Though our policy work takes us around the globe, we remain committed to our community by promoting local opportunities that emphasize human rights and social justice.
The Stanley Center for Peace and Security was founded in 1956 by C. Maxwell “Max” and Elizabeth M. “Betty” Stanley. The Stanley family intentionally based the center in Muscatine, Iowa—home to Max Stanley’s two global companies, which still exist today.
Our location provides a valuable vantage point from which to conduct our pursuit of global policy progress and enables us to continue the Stanley family’s commitment to our hometown through our Global Education program.
The goals of the Global Education program at the Stanley Center are to foster inclusive dialogue, celebrate diverse perspectives, and promote equity to build a more peaceful and just world. Our unique emphasis continues to be on partnering with the Muscatine community–specifically local educators and organizations–to grow global awareness and understanding.
How do we approach life’s complexity? As part of the Global Education Program at the Stanley Center, we are co-organizing a conversation with Lesley Nneka Arimah, author of the collection of short stories, What It Means When a Man Falls from the Sky, on Thursday, April 6, 2023, at 6:30 PM (CDT).
The opportunity to learn abroad can expand the horizons of any traveler, no matter his or her vocation. But when teachers have the opportunity, the experience has ripple effects throughout a community. It enhances their ability to support students from diverse backgrounds, adds new perspective to their classrooms, and helps them become stronger educators. Each spring, the Stanley Center invites local teachers to apply for a summer study tour outside of the United States. The awards are named after Catherine Miller, a longtime Muscatine educator who was an avid traveler and always sought to expand her students’ understanding of the world. Winners are announced in the fall.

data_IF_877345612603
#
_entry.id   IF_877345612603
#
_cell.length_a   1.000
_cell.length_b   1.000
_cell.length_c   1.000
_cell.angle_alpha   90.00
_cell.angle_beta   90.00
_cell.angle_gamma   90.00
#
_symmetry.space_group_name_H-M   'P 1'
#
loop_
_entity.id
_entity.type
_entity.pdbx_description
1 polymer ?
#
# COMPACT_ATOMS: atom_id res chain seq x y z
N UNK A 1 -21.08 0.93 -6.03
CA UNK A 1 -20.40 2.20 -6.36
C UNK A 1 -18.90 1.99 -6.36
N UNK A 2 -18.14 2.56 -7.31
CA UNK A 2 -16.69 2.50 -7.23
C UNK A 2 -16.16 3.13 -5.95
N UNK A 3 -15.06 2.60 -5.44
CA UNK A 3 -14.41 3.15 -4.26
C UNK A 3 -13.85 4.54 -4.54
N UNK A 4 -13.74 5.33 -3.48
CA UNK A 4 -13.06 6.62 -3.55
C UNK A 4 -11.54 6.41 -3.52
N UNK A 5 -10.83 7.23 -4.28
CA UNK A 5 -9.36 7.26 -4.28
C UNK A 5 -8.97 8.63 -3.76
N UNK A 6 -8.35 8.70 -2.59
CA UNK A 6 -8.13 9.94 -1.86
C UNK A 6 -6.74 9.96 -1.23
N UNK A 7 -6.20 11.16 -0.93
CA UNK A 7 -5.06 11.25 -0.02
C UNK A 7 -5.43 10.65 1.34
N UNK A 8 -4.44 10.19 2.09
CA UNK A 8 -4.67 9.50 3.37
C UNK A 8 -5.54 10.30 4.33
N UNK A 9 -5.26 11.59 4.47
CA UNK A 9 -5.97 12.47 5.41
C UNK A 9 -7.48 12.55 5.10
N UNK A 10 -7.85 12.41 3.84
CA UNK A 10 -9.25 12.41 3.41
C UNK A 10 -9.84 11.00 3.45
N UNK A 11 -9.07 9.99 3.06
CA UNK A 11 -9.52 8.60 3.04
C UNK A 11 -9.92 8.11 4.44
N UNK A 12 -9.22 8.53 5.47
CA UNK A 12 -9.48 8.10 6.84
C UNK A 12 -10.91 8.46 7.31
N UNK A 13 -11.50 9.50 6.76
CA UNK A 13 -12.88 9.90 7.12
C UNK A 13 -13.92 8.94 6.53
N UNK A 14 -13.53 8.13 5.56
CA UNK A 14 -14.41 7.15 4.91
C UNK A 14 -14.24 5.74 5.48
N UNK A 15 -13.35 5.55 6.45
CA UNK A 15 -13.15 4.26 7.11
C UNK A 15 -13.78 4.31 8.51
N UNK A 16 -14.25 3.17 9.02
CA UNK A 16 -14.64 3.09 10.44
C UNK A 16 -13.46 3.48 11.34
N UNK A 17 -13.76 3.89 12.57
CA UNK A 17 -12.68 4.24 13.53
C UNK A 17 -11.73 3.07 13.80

This annual event, organized in partnership with several entities at the University of Iowa, brings together students from nearly a dozen Iowa middle schools to learn how to take meaningful action in their communities and across the world. Each year, one of the articles under the Universal Declaration of Human Rights is chosen to guide the curriculum.
How can teachers develop globally minded students in the 21st century? This annual seminar helps Iowa teachers answer this question through lectures, activities, and conversations. Teachers learn new strategies and skills for helping their students become active global citizens.
This picture book beautifully simplifies for young readers a decades-long struggle for civil rights in a period before, during, and after the Civil War. It offers an imagined glimpse into the true story of Susan Clark and her family, in Muscatine, Iowa, who overcame barriers to equal access to education. Susan Clark was just 13 when she became the first Black student in the United States to integrate a public school through a court order, in 1868.
Are you a student, teacher, or member of our community with a question about our programs in Iowa? Contact us to learn more.